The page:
# Implication statements involving a variable

I just learned the definition of implication and have been considering a few problems.

Given $$x$$ is real, prove $$x = 1 \Rightarrow x = 2$$. Either $$x = 1$$ or $$x \neq 1$$. If $$x=1$$, then the implication is false, and if $$x \neq 1$$ is true, then the implication is true. Since we don't know the value of $$x$$, then this statement cannot be proved.

Also consider given $$x$$ is real, prove it is false that $$x \ge 0 \implies \text{abs}(x) > 0$$. Textbook answers usually go: when x is $$0$$, $$\text{abs}(x)$$ is $$0$$ and therefore the statement is wrong.

But isn't this the proof of the NEGATION of the UNIVERSAL statement (for all real $$x$$, if $$x\le 0$$, then $$\text{abs}(x) > 0$$) by proving there exists a value of $$x$$ (i.e. 0) such that $$\text{abs}(x)$$ is not greater than $$0$$?

To prove this statement false, we need to prove $$x \ge 0$$ AND $$\text{abs}(x) \le 0$$. But we don't know the value of $$x$$, so rigorously speaking, we cannot prove this, right?

Maybe there is some sort of convention regarding this question?

However,

suppose now the question is instead if $$x > 0$$, prove $$\text{abs}(x) >0$$. In this scenario, to me, it is clear that it is the question about this SPECIFIC value of x that we do not know that is being asked (it just sounds right, and you often see problems start with an unknow e.g. the possibility of something is p...), even though the universal statement about all $$x$$ implies this and is probably most people would use to deduce this statement.

So it seems like there is some convention regarding proving the falsehood of such a statement, but not for the truth?

• When we say a statement such as "Given $x$ is real, $P(x)$" we mean to say that for all $x$ in the universe of discourse we are interested in (in this case all real numbers) the statement $P(x)$ holds true. The first example you give, that $x=1\implies x=2$ is false so long as you are considering a universe in which $1$ is an element and $1\neq 2$, which you imply you are when you said "given $x$ is real." Jan 3, 2022 at 13:30
• The implication $A\implies B$ is false if and only if $A$ is true and $B$ is false. $x>0\implies |x|>0$ can be proven since we can show that for every $x>0$ we also have $|x|>0$ (in fact , $x>0$ implies $|x|=x$). So, the value of $x$ need not be known in general to determine the truth of such an implication. Jan 3, 2022 at 13:34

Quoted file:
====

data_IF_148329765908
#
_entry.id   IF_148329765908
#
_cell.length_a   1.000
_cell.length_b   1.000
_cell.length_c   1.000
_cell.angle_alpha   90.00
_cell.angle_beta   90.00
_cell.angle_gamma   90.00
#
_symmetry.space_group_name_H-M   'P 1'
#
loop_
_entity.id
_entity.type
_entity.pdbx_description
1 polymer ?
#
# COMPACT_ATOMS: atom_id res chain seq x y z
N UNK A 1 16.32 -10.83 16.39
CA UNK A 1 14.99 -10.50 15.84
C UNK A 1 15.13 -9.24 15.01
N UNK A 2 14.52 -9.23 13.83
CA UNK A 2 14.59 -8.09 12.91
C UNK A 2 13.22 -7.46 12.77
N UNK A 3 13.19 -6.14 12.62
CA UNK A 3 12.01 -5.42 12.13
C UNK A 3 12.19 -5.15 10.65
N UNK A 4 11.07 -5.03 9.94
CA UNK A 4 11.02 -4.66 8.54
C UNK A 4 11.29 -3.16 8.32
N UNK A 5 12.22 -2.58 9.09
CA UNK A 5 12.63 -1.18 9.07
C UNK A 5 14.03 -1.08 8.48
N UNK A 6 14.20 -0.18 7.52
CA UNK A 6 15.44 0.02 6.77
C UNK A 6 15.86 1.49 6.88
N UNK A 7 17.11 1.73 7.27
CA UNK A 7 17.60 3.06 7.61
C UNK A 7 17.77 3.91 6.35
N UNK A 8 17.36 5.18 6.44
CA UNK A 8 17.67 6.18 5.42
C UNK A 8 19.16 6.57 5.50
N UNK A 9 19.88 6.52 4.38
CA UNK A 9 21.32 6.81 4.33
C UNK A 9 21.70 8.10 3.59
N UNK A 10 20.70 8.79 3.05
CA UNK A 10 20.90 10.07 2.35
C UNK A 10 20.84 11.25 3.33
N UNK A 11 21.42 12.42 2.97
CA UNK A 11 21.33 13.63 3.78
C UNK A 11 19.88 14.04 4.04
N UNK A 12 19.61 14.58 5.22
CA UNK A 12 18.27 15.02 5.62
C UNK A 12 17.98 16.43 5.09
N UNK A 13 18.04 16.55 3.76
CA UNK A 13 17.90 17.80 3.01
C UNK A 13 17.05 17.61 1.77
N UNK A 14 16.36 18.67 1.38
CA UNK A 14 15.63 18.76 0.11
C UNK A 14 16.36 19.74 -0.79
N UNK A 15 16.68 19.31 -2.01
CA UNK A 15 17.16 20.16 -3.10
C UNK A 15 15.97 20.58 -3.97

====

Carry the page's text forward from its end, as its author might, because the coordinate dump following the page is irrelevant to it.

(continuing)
• @JMoravitz If asked to prove something is false, should I prove that statement is false for all values of variables (x, y, z, etc.), or should I prove the falsehood of the universal statement involving all the variables(i.e. to prove there exists some values that the statement is false)?
– TFR
Jan 3, 2022 at 14:18
• Make sure you understand the difference between "$P(x)$" and "$(\forall x) P(x)$". When you talk about "that statement" it is unclear whether you mean $P(x)$ or whether you mean $(\forall x)P(x)$. To prove "$(\forall x)P(x)$" is false (in other words proving $\neg((\forall x)P(x))$ is true) you need only find one example of an $x$ in the universe of discourse such that $\neg P(x)$ (though there may be multiple $x$ that you can do this for). This is different than trying to prove $(\forall x)\neg P(x)$. Jan 3, 2022 at 15:11
• @JMoravitz You mentioned "When we say a statement such as "Given x is real, P(x)" we mean to say that for all x in the universe of discourse we are interested in (in this case all real numbers) the statement P(x) holds true." So if asked to prove it is false that Given x is real, P(x), you prove ¬((∀x)P(x)) rather than (∀x)¬P(x), right? It is confusing because one could have tried to prove Given x is real, it is false that P(x).
– TFR
Jan 4, 2022 at 1:55

## 2 Answers

Given that $$x$$ is real, prove that $$x = 1 \implies x = 2.\tag1$$ Since we don't know the value of x, then this statement cannot be proved.

given that $$x$$ is real, prove that it is false that $$x\geq0\implies\textrm{abs}(x) >0.\tag2$$ To prove that this statement false, we need to prove that $$x\geq0$$ AND $$\textrm{abs}(x) \leq 0.$$ But we don't know the value of $$x,$$ so, rigorously speaking, we cannot prove this, right?

$$(1)$$ and $$(2)$$ are open formulae and thus not statements, let alone provable statements. However, if we treat them as being implicitly universally quantified, i.e., $$\forall x\,\big(x = 1 \implies x = 2\big)\tag{1a}$$ and $$\forall x\,\big(x\geq0\implies\textrm{abs}(x) >0\big)\tag{2a},$$ then the counterexamples $$x=1$$ and $$x=0,$$ respectively, show that they are false statements.

If asked to prove something is false, should I prove that statement is false for all values of variables (x, y, z, etc.), or should I prove the falsehood of the universal statement involving all the variables(i.e. to prove there exists some values that the statement is false)?

The latter. Providing the counterexamples above is essentially disproving $$(1\mathrm a)$$ and $$(2\mathrm a)$$ by proving their negations $$\exists x\,\big(x = 1 \;\text{and}\; x \ne 2\big)\tag{1n}$$ $$\exists x\,\big(x\geq0 \;\text{and}\; \textrm{abs}(x) \leq0\big)\tag{2n}.$$

Hint 1: Proving $$\neg \forall x:[x\in R \to [x=1 \to x=2]]$$

Suppose to the contrary. Assuming $$~1\in R~$$ and $$~1\neq 2$$, obtain a contradiction.

Hint 2: Proving $$\neg \forall x:[x\in R \to [x\leq 0 \to |x|\gt0]]$$

Suppose to the contrary. Assuming $$~0\in R, ~|0|=0,~0\leq 0$$ and $$~0 \ngtr 0$$, obtain a contradiction.